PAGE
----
For those of you who haven’t tired of election results (can the three of you please gather around this blog post?), I came upon voting data by state from the inception of the Republican Party (1850s) to today. I thought I’d first take a look and see how each state has voted in the past.
The first thing that caught my eye was how many states, mostly in the South, had wide gaps between Democrats and Republicans, all favoring the Democratic Party until the 1940s (around WWII). Then the gap in those, and all states, tightened between the two parties.
I then wondered if today’s battleground states have always been battles. What did their history look like? I first filtered to show just those states on the trellis chart:
It did seem that earlier on, there were wide gaps between the winning and losing party, but all the states seemed to narrow that gap in recent history.
You can see, how over time, the margin of victory for either party narrowed significantly.
I then decided to look at each year separately. Resisting the urge to put the data on a geographical map, I chose the bubble plot instead. So here are the battleground states as they existed in 1928, shortly before the stock market crash and the Great Depression. All pretty solidly Republican.
Then the crash hit, and by 1936, they were all voting Democrat.
Republicans didn’t win back their hearts and votes until Dwight Eisenhower ran for office in 1952 and 1956. His status as a WWII hero propelled him into the spotlight when he was drafted by the Republican Party to run for office.
These battleground states stayed battle-free with a strong turnout for either Republican or Democrat during subsequent elections. So when did they start to become so contentious for politicians? The last election that Americans got solidly behind one candidate looks like 1988, when George H. W. Bush won the Presidency, beating Michael Dukakis.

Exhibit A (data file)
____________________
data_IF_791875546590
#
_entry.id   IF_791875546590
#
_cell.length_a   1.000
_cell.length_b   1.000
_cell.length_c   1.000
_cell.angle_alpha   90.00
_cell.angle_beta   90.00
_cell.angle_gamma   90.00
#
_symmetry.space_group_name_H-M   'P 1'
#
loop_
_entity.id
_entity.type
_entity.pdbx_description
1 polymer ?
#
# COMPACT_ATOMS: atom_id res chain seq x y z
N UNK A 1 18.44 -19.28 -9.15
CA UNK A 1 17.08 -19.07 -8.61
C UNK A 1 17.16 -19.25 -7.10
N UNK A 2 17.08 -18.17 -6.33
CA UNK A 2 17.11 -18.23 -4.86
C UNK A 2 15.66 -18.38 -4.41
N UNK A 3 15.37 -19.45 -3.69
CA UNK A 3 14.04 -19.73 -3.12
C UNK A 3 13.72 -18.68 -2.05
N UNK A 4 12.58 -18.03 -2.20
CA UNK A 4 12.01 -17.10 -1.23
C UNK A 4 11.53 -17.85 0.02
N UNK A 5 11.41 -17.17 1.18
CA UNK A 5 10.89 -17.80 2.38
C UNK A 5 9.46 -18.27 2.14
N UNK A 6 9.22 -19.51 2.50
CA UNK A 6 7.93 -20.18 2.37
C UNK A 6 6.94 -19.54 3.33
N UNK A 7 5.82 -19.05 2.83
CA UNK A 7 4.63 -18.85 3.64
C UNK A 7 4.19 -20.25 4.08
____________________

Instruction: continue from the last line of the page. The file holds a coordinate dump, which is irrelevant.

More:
Since then, these have been tightly contested races, including the one we just witnessed.
The graph below displays the data in the original trellis chart for just the aforementioned years.
Which do you prefer? The individual bubble plot or the trellis line graph? I admit I’ve removed one of the best features of the bubble plot – motion, the ability to see how data changed over time. But even in their static form, I prefer them, for I can more easily digest the narrative with a separate visual for each election. Your thoughts? Are bubble plots less valuable when not animated?
I’ve uploaded the data table to the JMP File Exchange so that the three of you who are still interested in the election can take a look at the data table and see what you think. Let me know. (Downloading the file requires a free SAS profile.)
Addendum (Nov. 16, 2012): Here's the new bubble plot I made in response to Teresa's comment below:
Addendum 2 (Nov. 19, 2012): Here's the cluster analysis, as suggested by Teresa.